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October 15 2018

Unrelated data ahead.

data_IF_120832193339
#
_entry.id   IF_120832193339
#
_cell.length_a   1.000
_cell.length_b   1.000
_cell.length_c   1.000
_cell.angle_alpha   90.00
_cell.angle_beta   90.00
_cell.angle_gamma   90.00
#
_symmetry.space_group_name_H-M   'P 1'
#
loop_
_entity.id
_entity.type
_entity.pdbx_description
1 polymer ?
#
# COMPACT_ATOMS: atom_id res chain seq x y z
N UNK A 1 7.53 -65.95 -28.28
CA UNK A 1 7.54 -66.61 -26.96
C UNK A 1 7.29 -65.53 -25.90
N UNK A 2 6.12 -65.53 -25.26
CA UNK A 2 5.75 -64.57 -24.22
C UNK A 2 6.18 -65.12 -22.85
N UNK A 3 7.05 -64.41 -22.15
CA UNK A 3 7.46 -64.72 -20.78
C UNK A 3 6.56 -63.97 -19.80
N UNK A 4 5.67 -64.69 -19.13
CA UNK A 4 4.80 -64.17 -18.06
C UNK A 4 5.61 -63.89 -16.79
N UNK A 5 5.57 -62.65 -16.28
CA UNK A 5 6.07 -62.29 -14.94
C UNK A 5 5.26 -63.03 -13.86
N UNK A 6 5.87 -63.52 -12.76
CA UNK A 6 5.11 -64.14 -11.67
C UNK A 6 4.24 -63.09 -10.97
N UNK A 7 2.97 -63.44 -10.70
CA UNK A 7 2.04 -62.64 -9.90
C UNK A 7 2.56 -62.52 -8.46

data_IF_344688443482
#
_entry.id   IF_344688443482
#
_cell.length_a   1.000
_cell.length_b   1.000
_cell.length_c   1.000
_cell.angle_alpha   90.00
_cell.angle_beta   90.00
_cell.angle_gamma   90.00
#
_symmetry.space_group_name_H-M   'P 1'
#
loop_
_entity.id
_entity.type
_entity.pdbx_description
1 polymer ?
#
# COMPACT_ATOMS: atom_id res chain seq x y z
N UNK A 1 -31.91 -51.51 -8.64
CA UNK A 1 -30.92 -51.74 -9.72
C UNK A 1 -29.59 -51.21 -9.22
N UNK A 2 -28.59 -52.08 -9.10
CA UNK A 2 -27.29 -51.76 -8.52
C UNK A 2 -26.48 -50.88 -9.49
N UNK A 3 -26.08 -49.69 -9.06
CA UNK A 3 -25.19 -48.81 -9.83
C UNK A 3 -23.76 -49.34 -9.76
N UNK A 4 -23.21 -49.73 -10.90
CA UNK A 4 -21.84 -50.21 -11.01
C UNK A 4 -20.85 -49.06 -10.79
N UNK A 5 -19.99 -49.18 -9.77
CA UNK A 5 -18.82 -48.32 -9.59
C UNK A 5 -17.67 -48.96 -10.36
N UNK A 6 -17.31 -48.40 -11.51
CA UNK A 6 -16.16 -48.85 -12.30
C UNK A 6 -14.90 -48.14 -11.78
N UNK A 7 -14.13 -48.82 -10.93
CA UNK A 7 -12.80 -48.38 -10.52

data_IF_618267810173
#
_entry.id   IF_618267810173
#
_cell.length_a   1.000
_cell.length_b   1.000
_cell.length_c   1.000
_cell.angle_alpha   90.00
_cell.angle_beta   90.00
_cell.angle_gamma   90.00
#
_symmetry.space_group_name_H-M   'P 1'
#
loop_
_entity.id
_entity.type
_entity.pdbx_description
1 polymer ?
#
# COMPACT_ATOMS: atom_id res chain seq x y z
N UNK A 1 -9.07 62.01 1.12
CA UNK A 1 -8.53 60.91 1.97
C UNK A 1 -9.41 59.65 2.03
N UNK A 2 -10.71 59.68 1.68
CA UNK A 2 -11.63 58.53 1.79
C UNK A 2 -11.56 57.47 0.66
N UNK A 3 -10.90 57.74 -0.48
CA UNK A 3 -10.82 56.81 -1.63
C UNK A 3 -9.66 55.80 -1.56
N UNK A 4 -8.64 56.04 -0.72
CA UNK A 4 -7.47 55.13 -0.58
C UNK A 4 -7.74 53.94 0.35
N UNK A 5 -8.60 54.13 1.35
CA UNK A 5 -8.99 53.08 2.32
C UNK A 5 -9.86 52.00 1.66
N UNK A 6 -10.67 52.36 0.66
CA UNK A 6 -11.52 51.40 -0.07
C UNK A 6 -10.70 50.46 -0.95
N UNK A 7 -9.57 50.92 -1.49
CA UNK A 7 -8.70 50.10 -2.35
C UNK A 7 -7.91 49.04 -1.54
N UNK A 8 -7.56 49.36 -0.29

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40 The Journal of Commerce | October 15 2018 Air Cargo: Third-Quarter Review and Peak-Season Outlook Special Report "The handlers don't have enough personnel, and they don't pay them enough to hustle." Long lines of trucks waiting for cargo warehouse doors at the airport caused such a firestorm of complaints that city officials created a marshaling lot for truckers to wait until a dock door becomes available. Termed the Truck Pass Lot and said to be the first at any US airport, it's been successful in getting truck- ers off the intra-airport warehouse approach roads, airport officials say. But while trucking companies, freight forwarders, customs brokers, and airline cargo officials gener- ally agree that progress has been made, they lament that pickup and delivery delays are still a problem. In some extreme cases, drivers can be marooned in the Truck Pass Lot for more than six hours. It's not uncommon for export shipments to miss cutoff times and flights, while time-sensitive import cargoes can arrive at consignee receiving docks a day late, some transportation providers report. In a series of interviews, The Journal of Commerce has found anger and blame isn't heaped solely on the airport leadership. surcharges and in some cases storage expenses tacked on to already steep transportation bills that can disrupt logistics budgets. Strange as it may sound, it's not uncommon for "de- tention" charges to exceed the value of the goods being hauled, truckers and forwarders say. To ease the crunch, some of the busiest airports, including Seattle-Tacoma, Los Angeles Inter- national, and John F. Kennedy International are channeling cash into new on-tarmac or airport-adja- cent cargo warehouse facilities with more dock doors and easier access to them. At Hartsfield-Jackson Atlanta, the world's busiest passenger airport and the 42nd-busiest cargo airport, the city and the cargo community took some drastic action a year ago. By Chris Barnett CONGESTION FLARE-UPS AT Harts- field-Jackson Atlanta International Airport are delaying air cargo ship- ments, underscoring the broader challenge facing US shippers already encountering pressure from steeper fuel prices and higher trucking rates. The airport says it has brought delays under control, but complaints persist. The squeeze results from airport congestion caused by truck-choked intra-airport roads, often long lines of truckers delayed in picking up and dropping off loads, poor dock-door management, scant or overcrowd- ed air freight facilities, and un- derstaffed ground handlers — all strained by a rising tide of domestic and international air cargo tonnage. North American air cargo volume rose 5.3 percent in the first six months of 2018 compared to the same period last year, according to the Interna- tional Air Transport Association. The delays all add up to wait time

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